11 Oct Study identifies effective mitigation strategies to keep workers safe from heat stress
Study identifies effective mitigation strategies to keep workers safe from heat stress. Largest ever study on the impact of heat stress reveals effectiveness of a number of existing approaches, and makes recommendations to better protect workers during summer months.
DOHA (ILO News) – Outdoor workers in Qatar are able to perform their roles safely, despite the summer heat and humidity, if effective precautionary measures are in place. This is the key finding from a study commissioned by the International Labour Organization (ILO) and the Ministry of Administrative Development, Labour and Social Affairs, in collaboration with the Supreme Committee for Delivery & Legacy (SC).
Throughout the summer, the FAME Lab from the University of Thessaly, a leading institution in this field, collected data on workers’ physiology and labour effort, covering more than 5,500 work hours. This is the largest ever study of its kind and the first in the region. The research examined a construction site with 4,000 workers (a World Cup stadium) with a comprehensive heat stress management plan, and a farm with fewer precautions in place. The research examined different strategies for mitigating heat strain, focusing on hydration, work-rest ratios and clothing.
The research found the amount of time that workers’ core body temperature exceeded the safety threshold of 38 °C (proposed by the World Health Organization) was low. On the construction site, this averaged zero to three per cent of the workers’ shift and on the farm eight per cent.
“One of the key reasons why workers on the World Cup site were at low risk to occupational heat strain, was because they were empowered to self-pace and take breaks,” said Dr. Andreas Flouris, head of the FAME Laboratory. “This was a key element of the heat mitigation plan, and was how workers were able to cope with the heat and humidity.”
Workers’ labour effort was recorded on a second-by-second basis, and the labour intensity was low. On the World Cup site, workers were on breaks for 62 per cent of their work shift, and 32 per cent of their work was carried out at low intensity (0.1 to 1.4 W / m2). The farm workers were on breaks for 23 per cent of their shift, and carried out 67 per cent of their shift at low intensity.
The study found that many workers were dehydrated at the start of their shifts, underscoring the importance of effective hydration strategies. The research also tested different clothing options, including the dark-coloured overalls that are typically worn by construction workers, against white overalls, a cooling suit developed by the SC, and a cooling vest with embedded solar-powered fans. The study found that the SC suit and the white overalls can effectively reduce the heat strain experienced by workers.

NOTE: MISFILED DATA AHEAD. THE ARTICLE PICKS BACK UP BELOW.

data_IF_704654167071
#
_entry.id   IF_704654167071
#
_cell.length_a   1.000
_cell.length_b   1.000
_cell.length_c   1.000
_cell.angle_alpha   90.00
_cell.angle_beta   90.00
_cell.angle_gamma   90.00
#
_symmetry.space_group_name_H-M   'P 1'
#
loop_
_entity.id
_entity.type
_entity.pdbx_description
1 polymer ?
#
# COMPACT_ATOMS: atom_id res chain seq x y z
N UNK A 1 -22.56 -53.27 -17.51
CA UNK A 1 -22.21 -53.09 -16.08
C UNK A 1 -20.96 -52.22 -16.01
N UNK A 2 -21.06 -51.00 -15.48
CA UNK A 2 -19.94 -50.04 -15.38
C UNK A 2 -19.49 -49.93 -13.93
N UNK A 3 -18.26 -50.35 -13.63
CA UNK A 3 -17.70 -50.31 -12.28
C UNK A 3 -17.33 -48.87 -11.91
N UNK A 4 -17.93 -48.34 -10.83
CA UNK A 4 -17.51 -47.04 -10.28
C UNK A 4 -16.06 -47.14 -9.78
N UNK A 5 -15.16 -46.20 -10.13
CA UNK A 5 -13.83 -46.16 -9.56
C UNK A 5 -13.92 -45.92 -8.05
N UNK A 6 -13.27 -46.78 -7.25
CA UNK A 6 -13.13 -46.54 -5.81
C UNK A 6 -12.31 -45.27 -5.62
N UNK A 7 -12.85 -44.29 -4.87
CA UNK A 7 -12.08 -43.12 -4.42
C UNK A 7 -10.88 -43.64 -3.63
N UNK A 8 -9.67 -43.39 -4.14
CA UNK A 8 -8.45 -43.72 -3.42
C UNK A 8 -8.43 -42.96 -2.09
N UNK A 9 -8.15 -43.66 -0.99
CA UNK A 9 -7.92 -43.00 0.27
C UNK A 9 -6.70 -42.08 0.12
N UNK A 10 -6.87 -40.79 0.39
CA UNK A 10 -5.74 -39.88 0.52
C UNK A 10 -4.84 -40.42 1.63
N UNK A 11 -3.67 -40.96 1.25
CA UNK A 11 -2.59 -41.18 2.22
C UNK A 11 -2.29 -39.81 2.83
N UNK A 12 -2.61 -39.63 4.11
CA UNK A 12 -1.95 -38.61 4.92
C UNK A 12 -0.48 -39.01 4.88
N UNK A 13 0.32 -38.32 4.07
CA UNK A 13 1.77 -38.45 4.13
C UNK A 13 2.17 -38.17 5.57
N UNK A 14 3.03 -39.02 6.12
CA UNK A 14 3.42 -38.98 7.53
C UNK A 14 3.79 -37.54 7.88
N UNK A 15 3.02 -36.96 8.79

Recommendations made by the study include adjusting the summertime working hours, mandatory heat stress mitigation plans for all companies across Qatar, annual health checkups for workers, as well as greater worker empowerment. There are also specific recommendations on clothing, access to drinking water and working in shaded areas.
“We are working with the Government to translate the recommendations of this study into improved legislation, and to promote the replication of the good practices that were identified,” said Houtan Homayounpour, Head of the ILO Project Office in Doha. “We have a scientific basis on which to propose adjustments to the prohibited working hours during summer, and it is clear that heat stress mitigation plans must recognize the right and enhance the ability of workers to self-pace.”
At the beginning of summer 2019, the Labour Inspection Department disseminated heat stress guidance for employers and workers, which had substantial reach on social media. Labour inspectors also shut down 310 work sites for violating the regulation on prohibited working hours between 15 June and 31 August.
The FAME Lab is part of the University of Thessaly’s School of Exercise Science. Dr Andreas Flouris is the head of the Lab. He has been a member of Working Groups providing input for guidelines and policy pertaining to the health effects of different environmental factors for many international organizations (World Health Organisation, United Nations, European Commission, NASA, and others). He is an author of the global recommendations for work in hot environments to be jointly published in 2020 by the World Health Organization and the World Meteorological Association.
For more information, please contact Steve Needham, Communications Officer, ILO Project Office for the State of Qatar at Mob +97450069011 or at email@example.com